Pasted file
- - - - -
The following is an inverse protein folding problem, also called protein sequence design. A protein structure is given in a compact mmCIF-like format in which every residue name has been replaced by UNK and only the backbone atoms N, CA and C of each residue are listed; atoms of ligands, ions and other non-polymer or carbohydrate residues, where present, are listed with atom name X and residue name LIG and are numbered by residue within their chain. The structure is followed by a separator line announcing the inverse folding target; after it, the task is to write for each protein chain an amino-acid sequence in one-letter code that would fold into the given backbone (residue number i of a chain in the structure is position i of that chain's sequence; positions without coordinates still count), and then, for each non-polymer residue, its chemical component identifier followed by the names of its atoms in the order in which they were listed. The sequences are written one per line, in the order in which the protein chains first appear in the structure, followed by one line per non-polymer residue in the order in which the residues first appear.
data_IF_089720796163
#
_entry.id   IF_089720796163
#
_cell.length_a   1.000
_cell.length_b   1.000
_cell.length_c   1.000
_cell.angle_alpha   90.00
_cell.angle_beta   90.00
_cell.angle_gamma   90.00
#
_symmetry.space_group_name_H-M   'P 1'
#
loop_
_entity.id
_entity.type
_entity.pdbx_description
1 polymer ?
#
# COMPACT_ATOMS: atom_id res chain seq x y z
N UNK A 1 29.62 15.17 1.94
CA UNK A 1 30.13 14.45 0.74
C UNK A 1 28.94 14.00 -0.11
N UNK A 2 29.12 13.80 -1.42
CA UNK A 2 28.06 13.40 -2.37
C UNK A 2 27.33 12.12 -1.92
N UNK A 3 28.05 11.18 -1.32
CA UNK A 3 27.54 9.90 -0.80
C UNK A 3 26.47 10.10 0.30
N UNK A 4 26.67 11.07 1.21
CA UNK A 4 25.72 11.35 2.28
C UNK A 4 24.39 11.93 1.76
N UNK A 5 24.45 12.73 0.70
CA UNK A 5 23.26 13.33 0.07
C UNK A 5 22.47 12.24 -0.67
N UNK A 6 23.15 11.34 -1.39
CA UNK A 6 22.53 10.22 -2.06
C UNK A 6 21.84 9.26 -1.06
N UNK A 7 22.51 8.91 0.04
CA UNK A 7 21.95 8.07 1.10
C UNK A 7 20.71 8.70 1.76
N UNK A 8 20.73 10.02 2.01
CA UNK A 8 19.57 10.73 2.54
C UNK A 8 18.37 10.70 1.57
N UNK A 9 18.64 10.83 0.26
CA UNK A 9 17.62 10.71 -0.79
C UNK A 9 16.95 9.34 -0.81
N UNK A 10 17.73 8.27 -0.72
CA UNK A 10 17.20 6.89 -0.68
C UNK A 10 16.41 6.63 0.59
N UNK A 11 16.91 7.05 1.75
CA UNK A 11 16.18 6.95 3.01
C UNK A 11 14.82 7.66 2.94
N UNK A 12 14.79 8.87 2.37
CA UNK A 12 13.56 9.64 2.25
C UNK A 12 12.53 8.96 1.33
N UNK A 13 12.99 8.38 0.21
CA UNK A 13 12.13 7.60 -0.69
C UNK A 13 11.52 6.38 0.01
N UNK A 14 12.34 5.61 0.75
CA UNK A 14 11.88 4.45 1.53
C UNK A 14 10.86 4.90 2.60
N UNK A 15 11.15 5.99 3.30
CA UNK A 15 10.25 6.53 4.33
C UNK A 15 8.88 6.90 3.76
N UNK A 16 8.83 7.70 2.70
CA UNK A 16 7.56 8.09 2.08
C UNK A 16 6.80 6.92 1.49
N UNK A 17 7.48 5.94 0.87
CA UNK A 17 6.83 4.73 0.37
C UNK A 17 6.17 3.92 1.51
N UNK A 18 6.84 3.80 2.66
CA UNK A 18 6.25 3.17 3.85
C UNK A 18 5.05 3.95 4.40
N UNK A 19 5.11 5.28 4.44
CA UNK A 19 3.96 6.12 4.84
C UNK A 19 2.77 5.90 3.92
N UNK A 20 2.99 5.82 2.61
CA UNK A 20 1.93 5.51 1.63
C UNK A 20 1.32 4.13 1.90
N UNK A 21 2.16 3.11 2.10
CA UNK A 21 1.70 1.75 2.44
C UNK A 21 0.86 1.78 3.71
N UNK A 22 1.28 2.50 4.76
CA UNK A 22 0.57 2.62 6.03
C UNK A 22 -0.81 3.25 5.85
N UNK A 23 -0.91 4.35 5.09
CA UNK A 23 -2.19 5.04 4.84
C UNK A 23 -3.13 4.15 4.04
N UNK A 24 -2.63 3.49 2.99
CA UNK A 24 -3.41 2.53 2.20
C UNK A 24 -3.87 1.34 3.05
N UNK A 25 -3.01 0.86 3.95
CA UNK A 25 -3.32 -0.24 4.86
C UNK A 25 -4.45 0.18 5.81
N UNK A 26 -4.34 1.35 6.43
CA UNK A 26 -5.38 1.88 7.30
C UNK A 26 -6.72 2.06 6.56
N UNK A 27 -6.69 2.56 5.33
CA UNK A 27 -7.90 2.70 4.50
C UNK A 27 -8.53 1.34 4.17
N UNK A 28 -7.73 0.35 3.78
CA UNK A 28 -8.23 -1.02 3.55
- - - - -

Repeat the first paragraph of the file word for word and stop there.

The following is an inverse protein folding problem, also called protein sequence design. A protein structure is given in a compact mmCIF-like format in which every residue name has been replaced by UNK and only the backbone atoms N, CA and C of each residue are listed; atoms of ligands, ions and other non-polymer or carbohydrate residues, where present, are listed with atom name X and residue name LIG and are numbered by residue within their chain. The structure is followed by a separator line announcing the inverse folding target; after it, the task is to write for each protein chain an amino-acid sequence in one-letter code that would fold into the given backbone (residue number i of a chain in the structure is position i of that chain's sequence; positions without coordinates still count), and then, for each non-polymer residue, its chemical component identifier followed by the names of its atoms in the order in which they were listed. The sequences are written one per line, in the order in which the protein chains first appear in the structure, followed by one line per non-polymer residue in the order in which the residues first appear.